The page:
The first trailer for Baz Luhrmann’s The Great Gatsby has just been released, and there’s already been a lot of buzz and speculation that Fitzgerald lovers, purists, and traditionalists will be less than pleased with it.
The Huffington Post tweeted this morning that “The first trailer for ‘Great Gatsby’ has arrived. Avert your eyes, Fitzgerald fanatics!”
“The Great Gatsby” trailer has arrived with the familiar and era-appropriate tones of the Jay-Z and Kanye West collaboration, “No Church in the Wild.” You crazy for this one, Baz Luhrmann!
Based on the famed F. Scott Fitzgerald novel, Luhrmann’s adaptation of “The Great Gatsby” stars Leonardo DiCaprio as the titular great one, Tobey Maguire as Nick Carraway, Carey Mulligan as Daisy Buchanan and Joel Edgerton as her husband, Tom.
If you needed further proof that this isn’t your father’s “Gatsby,” — beyond the anachronistic music cue, of course — try this on for size: Luhrmann’s film will get released in 3D, since nothing needs an extra dimension like classic 1925 prose.
WSJ’s Speakeasy blog chimes in to make a similar point:
“The Great Gatsby” is set during the Jazz Age, but a new movie version is adding a dose of hip hop. A trailer for the coming adaptation of “The Great Gatsby” starring Leonardo DiCaprio, Carey Mulligan and Tobey Maguire has hit the web and it’s causing a stir with literature purists. The film, based on the classic novel by F. Scott Fitzgerald and directed by Baz Luhrmann, is scheduled for release this Christmas. The trailer opens in the proper setting of 1922 but the musical selection – Kanye West’s and Jay-Z’s “No Church in the Wild”– is awfully contemporary.
NYDN‘s Page Views blog notes that this is not your “high school teacher’s F. Scott Fitzgerald,” while adding “It certainly doesn’t look like Luhrmann skimped on the costumes or set design, as both appear to be faithful to the Prohibition-era Long Island where the novel is set.”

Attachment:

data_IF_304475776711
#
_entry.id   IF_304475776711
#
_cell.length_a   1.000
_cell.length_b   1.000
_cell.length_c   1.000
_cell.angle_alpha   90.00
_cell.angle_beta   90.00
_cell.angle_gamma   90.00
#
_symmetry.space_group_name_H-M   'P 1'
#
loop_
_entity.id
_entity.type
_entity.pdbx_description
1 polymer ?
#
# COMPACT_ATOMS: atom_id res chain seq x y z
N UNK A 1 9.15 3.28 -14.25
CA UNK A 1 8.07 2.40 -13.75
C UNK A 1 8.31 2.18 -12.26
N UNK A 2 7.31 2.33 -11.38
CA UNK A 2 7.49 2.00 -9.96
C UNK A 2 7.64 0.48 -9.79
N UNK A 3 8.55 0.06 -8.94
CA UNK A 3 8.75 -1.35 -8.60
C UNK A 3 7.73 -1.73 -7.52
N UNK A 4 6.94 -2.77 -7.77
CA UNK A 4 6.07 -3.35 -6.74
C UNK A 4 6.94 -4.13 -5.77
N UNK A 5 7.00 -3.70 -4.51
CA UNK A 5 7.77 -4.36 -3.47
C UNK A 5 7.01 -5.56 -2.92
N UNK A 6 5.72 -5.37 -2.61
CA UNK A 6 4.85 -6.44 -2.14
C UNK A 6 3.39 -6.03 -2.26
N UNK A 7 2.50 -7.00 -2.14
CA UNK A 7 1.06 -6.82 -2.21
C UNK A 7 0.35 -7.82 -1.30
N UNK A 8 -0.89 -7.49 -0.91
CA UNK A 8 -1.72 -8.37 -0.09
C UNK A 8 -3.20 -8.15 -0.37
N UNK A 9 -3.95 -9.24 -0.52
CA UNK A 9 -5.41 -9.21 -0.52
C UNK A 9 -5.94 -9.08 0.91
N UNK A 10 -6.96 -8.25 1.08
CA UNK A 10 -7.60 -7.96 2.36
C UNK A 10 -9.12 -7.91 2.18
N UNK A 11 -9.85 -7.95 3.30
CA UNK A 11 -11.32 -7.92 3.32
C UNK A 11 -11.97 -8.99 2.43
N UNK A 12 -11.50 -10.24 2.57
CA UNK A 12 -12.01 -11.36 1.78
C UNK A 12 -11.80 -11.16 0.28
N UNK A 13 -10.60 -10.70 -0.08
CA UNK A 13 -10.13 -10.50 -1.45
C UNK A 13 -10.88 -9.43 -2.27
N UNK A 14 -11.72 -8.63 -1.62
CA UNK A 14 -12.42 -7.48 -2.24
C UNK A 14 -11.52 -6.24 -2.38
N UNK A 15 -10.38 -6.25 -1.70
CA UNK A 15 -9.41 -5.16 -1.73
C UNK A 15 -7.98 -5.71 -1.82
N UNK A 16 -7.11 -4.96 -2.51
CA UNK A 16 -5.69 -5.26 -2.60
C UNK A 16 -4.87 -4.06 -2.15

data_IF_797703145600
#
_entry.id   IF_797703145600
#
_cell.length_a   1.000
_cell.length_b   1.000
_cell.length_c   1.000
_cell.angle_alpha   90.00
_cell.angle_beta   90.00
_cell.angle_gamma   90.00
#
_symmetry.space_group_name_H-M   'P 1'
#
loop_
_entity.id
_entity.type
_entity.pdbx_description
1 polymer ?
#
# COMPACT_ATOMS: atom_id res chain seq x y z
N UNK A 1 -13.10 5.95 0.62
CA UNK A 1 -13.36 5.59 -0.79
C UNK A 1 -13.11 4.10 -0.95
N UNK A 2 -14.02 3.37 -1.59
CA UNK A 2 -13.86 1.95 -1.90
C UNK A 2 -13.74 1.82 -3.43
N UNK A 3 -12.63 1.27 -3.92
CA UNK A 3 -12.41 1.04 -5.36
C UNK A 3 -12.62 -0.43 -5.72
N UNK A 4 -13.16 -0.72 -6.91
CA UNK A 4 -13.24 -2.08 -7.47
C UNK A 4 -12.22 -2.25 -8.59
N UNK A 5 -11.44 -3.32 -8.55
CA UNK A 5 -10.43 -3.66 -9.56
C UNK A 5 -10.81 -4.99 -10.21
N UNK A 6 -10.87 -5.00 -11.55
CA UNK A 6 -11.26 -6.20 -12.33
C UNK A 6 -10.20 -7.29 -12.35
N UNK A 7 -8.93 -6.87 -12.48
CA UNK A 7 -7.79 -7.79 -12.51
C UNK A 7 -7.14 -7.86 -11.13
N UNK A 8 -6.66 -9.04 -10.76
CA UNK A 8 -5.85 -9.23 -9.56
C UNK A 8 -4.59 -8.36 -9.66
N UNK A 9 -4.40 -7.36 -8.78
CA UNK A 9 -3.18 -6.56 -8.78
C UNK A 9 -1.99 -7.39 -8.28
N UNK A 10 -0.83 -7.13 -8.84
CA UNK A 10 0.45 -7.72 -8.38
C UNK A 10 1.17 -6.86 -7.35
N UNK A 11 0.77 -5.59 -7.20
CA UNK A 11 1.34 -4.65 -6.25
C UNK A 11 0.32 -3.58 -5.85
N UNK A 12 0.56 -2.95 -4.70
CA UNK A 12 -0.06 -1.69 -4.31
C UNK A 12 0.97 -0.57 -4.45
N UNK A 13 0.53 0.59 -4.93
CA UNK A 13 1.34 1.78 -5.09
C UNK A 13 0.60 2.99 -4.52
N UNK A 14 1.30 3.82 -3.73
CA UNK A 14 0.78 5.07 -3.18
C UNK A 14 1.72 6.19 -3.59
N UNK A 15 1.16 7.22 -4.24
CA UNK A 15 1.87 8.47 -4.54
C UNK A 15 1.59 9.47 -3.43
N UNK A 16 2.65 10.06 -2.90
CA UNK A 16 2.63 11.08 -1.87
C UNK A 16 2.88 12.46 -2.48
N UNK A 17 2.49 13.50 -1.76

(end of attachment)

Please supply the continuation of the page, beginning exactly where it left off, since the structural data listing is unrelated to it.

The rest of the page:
As a traditionalist and a lover of all-things-Fitzgerald, I was completely captivated by the trailer. The two-minute clip is lush, decadent, and sexy–three qualities that Fitzgerald was not unfamiliar with. Let’s not forget that Fitzgerald was the consummate alcoholic who, with his wife Zelda, were glamourous socialites on the New York circuit during the twenties. As a testament to that, in 1929, Fitzgerald wrote “A Short Autobiography” for The New Yorker in the form of a catalog of cocktails:
In 1913, when Fitzgerald was seventeen, we have, “The four defiant Canadian Club whiskeys at the Susquehanna in Hackensack.” For 1920, the year he marries his southern belle, he writes, “Corn liquor by moonlight in a deserted aviation field in Alabama.” In 1921, following the success of This Side of Paradise, celebration is in the air with “Champagne in the Savoy Grill.” In 1925, when The Great Gatsby was published, there is fruit brandy and a hint of sadness: “Kirsch in a Burgundy inn against the rain with E. Hemingway.” The theme (and fear) of emotional bankruptcy was important to Fitzgerald, which is something to keep in mind when reading his 1929 entry: “A feeling that all liquor has been drunk and all it can do for one has been experienced, and yet—”. . . and yet, he continues in French, some more wine, please. Here, the reader begins to sense that as the decade of jazz and flappers and liquor comes to a close, Fitzgerald’s honeymoon with life is ending.
In other words, Fitzgerald embodied the excesses of the Jazz Age, excesses that Luhrmann’s trailer captures perfectly. And even though Luhrmann opts for hip hop rather than jazz as background music–which has already become a source of comment and consternation–the two are close substitutes: jazz, in the twenties, was considered hot, morally degenerate, and libertine. And, to a certain audience, the same can be said of hip hop today.
The movie is scheduled to hit theaters on Christmas Day. I, for one, cannot wait.